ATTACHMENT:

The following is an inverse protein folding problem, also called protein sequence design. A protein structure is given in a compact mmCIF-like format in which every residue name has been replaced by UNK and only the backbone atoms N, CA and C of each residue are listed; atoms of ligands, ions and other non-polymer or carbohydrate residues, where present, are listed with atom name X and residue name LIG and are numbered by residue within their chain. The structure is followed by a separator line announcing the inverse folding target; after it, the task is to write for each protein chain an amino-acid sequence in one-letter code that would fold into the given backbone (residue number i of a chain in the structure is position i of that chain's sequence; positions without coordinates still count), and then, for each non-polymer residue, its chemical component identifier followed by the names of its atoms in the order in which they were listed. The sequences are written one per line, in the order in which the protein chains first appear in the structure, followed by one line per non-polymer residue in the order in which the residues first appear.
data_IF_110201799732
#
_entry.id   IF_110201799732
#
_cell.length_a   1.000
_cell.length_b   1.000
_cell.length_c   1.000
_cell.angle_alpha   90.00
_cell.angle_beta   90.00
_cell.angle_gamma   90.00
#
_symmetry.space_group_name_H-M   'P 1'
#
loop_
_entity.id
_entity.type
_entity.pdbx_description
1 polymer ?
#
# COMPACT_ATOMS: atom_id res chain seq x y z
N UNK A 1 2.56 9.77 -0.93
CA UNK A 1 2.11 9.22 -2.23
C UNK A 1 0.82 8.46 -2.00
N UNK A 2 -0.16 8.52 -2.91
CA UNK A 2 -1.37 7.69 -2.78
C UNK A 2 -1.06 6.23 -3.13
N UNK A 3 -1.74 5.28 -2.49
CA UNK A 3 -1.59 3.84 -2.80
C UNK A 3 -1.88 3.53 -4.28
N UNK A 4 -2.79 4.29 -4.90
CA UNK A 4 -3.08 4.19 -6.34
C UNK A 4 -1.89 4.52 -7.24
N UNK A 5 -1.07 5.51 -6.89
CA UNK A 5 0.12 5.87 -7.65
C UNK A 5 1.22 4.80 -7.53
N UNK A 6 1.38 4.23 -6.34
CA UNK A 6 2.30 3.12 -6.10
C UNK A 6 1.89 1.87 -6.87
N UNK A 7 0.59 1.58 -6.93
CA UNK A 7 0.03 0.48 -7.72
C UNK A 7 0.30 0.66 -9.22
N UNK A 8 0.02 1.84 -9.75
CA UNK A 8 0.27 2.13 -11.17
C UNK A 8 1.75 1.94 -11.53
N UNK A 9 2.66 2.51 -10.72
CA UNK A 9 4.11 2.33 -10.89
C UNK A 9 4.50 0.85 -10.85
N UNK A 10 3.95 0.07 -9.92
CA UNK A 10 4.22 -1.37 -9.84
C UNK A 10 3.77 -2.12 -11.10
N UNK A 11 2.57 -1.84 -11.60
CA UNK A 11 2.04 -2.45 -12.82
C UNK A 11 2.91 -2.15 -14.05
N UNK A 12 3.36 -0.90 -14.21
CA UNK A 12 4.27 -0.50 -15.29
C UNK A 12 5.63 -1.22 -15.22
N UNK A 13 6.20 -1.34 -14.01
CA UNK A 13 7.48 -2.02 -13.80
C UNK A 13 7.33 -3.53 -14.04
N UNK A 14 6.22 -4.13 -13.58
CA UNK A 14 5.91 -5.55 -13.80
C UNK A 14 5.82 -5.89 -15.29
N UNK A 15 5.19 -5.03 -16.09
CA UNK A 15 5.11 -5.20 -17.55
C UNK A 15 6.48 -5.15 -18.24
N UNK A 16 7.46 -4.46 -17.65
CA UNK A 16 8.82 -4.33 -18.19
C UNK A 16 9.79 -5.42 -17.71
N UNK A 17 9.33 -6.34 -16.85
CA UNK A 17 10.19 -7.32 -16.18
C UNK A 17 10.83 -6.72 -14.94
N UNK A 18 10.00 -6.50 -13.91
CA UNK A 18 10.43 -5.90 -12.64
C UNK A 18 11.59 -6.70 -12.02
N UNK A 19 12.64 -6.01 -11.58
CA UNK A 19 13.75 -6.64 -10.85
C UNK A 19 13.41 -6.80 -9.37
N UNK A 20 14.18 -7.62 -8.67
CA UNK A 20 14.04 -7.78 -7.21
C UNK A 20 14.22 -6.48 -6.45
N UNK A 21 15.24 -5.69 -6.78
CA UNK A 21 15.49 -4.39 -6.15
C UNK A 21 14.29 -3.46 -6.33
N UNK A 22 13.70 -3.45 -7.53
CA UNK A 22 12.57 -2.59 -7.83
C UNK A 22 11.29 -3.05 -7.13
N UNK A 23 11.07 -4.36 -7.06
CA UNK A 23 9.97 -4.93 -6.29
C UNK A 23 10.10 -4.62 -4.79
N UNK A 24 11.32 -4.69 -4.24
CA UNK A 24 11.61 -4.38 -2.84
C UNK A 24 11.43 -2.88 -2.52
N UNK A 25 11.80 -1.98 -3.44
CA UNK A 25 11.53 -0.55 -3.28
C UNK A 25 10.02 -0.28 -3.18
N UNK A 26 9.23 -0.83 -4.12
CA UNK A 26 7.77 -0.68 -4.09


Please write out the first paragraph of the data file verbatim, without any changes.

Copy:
The following is an inverse protein folding problem, also called protein sequence design. A protein structure is given in a compact mmCIF-like format in which every residue name has been replaced by UNK and only the backbone atoms N, CA and C of each residue are listed; atoms of ligands, ions and other non-polymer or carbohydrate residues, where present, are listed with atom name X and residue name LIG and are numbered by residue within their chain. The structure is followed by a separator line announcing the inverse folding target; after it, the task is to write for each protein chain an amino-acid sequence in one-letter code that would fold into the given backbone (residue number i of a chain in the structure is position i of that chain's sequence; positions without coordinates still count), and then, for each non-polymer residue, its chemical component identifier followed by the names of its atoms in the order in which they were listed. The sequences are written one per line, in the order in which the protein chains first appear in the structure, followed by one line per non-polymer residue in the order in which the residues first appear.